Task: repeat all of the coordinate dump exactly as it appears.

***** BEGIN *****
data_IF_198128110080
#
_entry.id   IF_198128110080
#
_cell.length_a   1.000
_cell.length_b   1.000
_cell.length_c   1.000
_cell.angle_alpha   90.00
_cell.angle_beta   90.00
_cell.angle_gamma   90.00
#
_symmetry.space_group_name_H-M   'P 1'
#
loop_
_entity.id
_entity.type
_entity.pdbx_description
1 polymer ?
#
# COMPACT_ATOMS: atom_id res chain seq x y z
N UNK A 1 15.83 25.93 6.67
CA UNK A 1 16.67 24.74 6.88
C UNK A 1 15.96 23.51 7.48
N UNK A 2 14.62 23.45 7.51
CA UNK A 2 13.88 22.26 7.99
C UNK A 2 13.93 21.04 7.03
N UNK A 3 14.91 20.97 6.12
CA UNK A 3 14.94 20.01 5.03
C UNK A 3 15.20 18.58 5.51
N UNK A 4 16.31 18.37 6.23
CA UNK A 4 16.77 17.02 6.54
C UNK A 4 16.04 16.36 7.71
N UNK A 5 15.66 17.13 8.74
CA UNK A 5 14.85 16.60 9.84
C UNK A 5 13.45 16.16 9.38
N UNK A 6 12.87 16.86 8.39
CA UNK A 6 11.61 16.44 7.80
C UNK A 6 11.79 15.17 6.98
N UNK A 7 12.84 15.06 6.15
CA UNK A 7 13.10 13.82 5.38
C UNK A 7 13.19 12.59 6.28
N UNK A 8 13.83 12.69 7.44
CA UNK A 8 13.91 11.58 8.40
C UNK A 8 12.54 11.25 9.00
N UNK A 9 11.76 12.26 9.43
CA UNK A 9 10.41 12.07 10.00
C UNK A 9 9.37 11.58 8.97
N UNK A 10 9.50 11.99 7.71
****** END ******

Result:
data_IF_198128110080
#
_entry.id   IF_198128110080
#
_cell.length_a   1.000
_cell.length_b   1.000
_cell.length_c   1.000
_cell.angle_alpha   90.00
_cell.angle_beta   90.00
_cell.angle_gamma   90.00
#
_symmetry.space_group_name_H-M   'P 1'
#
loop_
_entity.id
_entity.type
_entity.pdbx_description
1 polymer ?
#
# COMPACT_ATOMS: atom_id res chain seq x y z
N UNK A 1 15.83 25.93 6.67
CA UNK A 1 16.67 24.74 6.88
C UNK A 1 15.96 23.51 7.48
N UNK A 2 14.62 23.45 7.51
CA UNK A 2 13.88 22.26 7.99
C UNK A 2 13.93 21.04 7.03
N UNK A 3 14.91 20.97 6.12
CA UNK A 3 14.94 20.01 5.03
C UNK A 3 15.20 18.58 5.51
N UNK A 4 16.31 18.37 6.23
CA UNK A 4 16.77 17.02 6.54
C UNK A 4 16.04 16.36 7.71
N UNK A 5 15.66 17.13 8.74
CA UNK A 5 14.85 16.60 9.84
C UNK A 5 13.45 16.16 9.38
N UNK A 6 12.87 16.86 8.39
CA UNK A 6 11.61 16.44 7.80
C UNK A 6 11.79 15.17 6.98
N UNK A 7 12.84 15.06 6.15
CA UNK A 7 13.10 13.82 5.38
C UNK A 7 13.19 12.59 6.28
N UNK A 8 13.83 12.69 7.44
CA UNK A 8 13.91 11.58 8.40
C UNK A 8 12.54 11.25 9.00
N UNK A 9 11.76 12.26 9.43
CA UNK A 9 10.41 12.07 10.00
C UNK A 9 9.37 11.58 8.97
N UNK A 10 9.50 11.99 7.71